In the second decade of the 20th century the Bureau of Municipal Research was riding high. The group had survived the attacks of Tammany Hall and its reputation was spreading throughout the United States. Local civic groups began creating their own Bureaus based on the New York model; however, lacking experience, they increasingly turned to the original for expertise.
Members of the New York Bureau were frequently lent out on projects and many quickly obtained high positions in other cities, permanently leaving New York. This drain was one of the reasons that Dr. William Allen, one of the founders of the bureau, decided to create a school program to provide training to public administration professionals. Mary Williamson Averell Harriman, widow of the railroad tycoon Edward H. Harriman (who was one of the earliest supporters of the Bureau), agreed to contribute $40,000 — about $1 million today — to the cause, leading to the birth of the Training School for Public Service in 1911.
The School aimed to train men — women were only added later — to administer public business, improve the methods used in government service and to generally advance the fields of political science, accountancy, engineering, law, public hygiene, school administration, journalism, medicine and any other fields that related to public service.
In the first year, 485 applications and inquiries were received from 106 cities in 25 states. The first class, of 25 students, included eight studying finance (either Ph.D’s or already engaged in some sort of business), a lawyer, an army engineer, a sanitary engineer, a civil engineer, a school superintendent and two recent college graduates.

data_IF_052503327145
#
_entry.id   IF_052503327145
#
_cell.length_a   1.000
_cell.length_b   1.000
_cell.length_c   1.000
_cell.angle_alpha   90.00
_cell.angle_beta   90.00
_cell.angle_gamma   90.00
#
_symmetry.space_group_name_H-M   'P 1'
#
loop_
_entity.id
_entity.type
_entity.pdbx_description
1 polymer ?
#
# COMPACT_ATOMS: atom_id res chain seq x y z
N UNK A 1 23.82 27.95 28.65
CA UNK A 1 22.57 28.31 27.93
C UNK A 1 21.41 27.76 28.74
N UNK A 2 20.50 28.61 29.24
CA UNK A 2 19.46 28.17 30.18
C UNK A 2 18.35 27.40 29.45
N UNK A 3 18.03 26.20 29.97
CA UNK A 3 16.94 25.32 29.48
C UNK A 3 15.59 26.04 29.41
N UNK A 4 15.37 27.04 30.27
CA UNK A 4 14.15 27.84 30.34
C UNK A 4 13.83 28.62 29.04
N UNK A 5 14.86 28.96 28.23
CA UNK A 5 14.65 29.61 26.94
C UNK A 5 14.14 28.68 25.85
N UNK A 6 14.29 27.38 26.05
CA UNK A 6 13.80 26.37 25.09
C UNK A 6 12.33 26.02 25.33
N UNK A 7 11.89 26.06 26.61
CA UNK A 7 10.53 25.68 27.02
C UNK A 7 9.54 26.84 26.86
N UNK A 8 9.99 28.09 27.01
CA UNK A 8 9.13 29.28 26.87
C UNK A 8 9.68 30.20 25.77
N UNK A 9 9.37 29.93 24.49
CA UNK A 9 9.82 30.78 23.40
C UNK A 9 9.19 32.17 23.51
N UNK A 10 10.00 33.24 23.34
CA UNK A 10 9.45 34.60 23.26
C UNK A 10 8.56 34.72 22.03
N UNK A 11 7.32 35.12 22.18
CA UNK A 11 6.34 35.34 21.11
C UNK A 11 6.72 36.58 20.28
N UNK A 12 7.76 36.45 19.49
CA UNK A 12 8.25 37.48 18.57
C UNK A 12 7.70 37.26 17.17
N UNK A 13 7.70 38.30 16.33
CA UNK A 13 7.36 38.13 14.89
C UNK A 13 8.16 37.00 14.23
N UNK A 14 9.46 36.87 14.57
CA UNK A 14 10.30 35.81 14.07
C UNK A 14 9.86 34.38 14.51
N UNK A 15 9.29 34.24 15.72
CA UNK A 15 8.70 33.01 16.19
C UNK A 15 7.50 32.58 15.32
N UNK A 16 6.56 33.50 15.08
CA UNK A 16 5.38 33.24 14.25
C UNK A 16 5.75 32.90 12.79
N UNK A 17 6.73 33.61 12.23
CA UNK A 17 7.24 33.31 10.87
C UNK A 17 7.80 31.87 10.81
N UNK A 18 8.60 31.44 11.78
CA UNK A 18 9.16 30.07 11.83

Admission was based on certain minimums including “…good physical condition, able to do exacting work under continuous pressure,” as well as “habits of industry, force of character, and a genuine interest in public affairs.” Also vital: “Courtesy, tact, good address, maturity, discriminating judgement, and ability to command respect and confidence…”
Students of the training school attend a session on public accounting
New York City was to be a giant laboratory in which these hopeful public servants were going to hone their skills. However at first no formal curriculum was contemplated. Each student was under the general supervision of the director of field work and was also assigned to one of the men in the Bureau for supervision in the particular field work.
There was no set length of time the students were required to spend at the school, most doing between one and two years. Eventually a more rigid two-year program was formulated where the students split their time between theory received in a class or lecture setting and the practical portion where they worked alongside a member of the Bureau, on assignments and projects.
Assignment sheet for the Training School for Public Service
The program was not for the faint of heart or those not ready to hit the ground running.
When a new student first entered the program, he was given an assignment right away. If he failed to perform his first task satisfactorily, he had to withdraw from the School. The thoroughness and follow-through required of the students made the program unique.